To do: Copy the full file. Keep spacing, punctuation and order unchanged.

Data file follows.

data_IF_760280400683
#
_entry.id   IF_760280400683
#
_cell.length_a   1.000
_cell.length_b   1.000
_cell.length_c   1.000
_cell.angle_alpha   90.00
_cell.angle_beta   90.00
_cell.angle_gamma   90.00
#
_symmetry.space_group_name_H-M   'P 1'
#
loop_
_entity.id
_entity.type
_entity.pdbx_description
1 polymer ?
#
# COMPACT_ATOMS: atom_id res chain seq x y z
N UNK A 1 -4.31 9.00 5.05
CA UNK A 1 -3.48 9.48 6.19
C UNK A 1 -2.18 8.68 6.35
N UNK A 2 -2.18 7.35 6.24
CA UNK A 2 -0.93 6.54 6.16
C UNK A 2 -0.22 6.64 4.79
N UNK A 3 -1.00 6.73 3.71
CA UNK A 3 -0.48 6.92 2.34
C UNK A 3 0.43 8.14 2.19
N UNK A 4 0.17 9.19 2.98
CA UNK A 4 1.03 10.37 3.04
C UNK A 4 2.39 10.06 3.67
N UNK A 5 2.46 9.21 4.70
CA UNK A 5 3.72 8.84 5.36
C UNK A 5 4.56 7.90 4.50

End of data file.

data_IF_760280400683
#
_entry.id   IF_760280400683
#
_cell.length_a   1.000
_cell.length_b   1.000
_cell.length_c   1.000
_cell.angle_alpha   90.00
_cell.angle_beta   90.00
_cell.angle_gamma   90.00
#
_symmetry.space_group_name_H-M   'P 1'
#
loop_
_entity.id
_entity.type
_entity.pdbx_description
1 polymer ?
#
# COMPACT_ATOMS: atom_id res chain seq x y z
N UNK A 1 -4.31 9.00 5.05
CA UNK A 1 -3.48 9.48 6.19
C UNK A 1 -2.18 8.68 6.35
N UNK A 2 -2.18 7.35 6.24
CA UNK A 2 -0.93 6.54 6.16
C UNK A 2 -0.22 6.64 4.79
N UNK A 3 -1.00 6.73 3.71
CA UNK A 3 -0.48 6.92 2.34
C UNK A 3 0.43 8.14 2.19
N UNK A 4 0.17 9.19 2.98
CA UNK A 4 1.03 10.37 3.04
C UNK A 4 2.39 10.06 3.67
N UNK A 5 2.46 9.21 4.70
CA UNK A 5 3.72 8.84 5.36
C UNK A 5 4.56 7.90 4.50